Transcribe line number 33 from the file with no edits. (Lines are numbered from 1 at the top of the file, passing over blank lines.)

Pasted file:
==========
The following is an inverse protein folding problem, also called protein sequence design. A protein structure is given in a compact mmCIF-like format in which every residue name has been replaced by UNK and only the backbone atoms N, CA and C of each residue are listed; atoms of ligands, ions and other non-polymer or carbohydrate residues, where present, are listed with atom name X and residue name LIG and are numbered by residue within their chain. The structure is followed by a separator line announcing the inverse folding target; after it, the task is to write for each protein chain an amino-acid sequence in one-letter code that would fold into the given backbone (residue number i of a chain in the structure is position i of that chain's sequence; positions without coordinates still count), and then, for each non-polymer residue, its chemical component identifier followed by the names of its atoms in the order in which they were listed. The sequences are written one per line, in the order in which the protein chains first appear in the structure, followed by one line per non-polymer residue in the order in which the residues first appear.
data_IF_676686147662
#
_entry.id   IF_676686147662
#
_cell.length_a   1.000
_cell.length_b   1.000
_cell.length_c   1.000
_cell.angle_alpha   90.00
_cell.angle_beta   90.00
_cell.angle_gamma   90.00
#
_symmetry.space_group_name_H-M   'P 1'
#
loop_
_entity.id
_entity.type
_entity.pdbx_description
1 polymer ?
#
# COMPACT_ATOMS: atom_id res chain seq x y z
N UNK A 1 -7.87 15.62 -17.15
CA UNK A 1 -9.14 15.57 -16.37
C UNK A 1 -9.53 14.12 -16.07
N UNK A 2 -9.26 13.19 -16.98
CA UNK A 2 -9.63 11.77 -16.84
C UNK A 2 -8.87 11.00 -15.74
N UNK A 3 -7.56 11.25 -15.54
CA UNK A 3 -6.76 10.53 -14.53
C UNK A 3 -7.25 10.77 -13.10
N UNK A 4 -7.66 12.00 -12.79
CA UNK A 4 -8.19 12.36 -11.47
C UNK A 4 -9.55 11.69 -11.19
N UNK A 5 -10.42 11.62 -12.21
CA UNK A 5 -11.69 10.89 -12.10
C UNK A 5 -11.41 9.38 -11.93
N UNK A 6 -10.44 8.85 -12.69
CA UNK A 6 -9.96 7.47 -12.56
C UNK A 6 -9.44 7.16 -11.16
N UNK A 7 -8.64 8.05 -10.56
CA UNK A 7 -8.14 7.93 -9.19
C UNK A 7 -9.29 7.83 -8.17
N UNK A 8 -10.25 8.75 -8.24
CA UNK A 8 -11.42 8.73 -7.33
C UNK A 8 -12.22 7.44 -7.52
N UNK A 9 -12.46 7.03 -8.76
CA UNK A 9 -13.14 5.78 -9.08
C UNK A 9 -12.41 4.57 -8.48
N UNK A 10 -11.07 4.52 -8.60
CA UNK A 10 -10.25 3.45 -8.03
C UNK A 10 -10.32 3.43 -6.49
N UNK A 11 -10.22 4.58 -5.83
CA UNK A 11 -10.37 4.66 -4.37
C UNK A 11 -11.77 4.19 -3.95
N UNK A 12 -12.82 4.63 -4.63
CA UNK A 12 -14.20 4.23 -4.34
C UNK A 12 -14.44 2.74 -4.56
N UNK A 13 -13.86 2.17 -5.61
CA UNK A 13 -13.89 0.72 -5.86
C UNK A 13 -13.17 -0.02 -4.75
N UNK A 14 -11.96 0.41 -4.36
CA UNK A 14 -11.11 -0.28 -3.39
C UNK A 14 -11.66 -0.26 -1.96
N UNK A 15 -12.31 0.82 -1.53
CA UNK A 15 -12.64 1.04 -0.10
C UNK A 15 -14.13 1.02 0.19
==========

C UNK A 4 -9.55 11.69 -11.19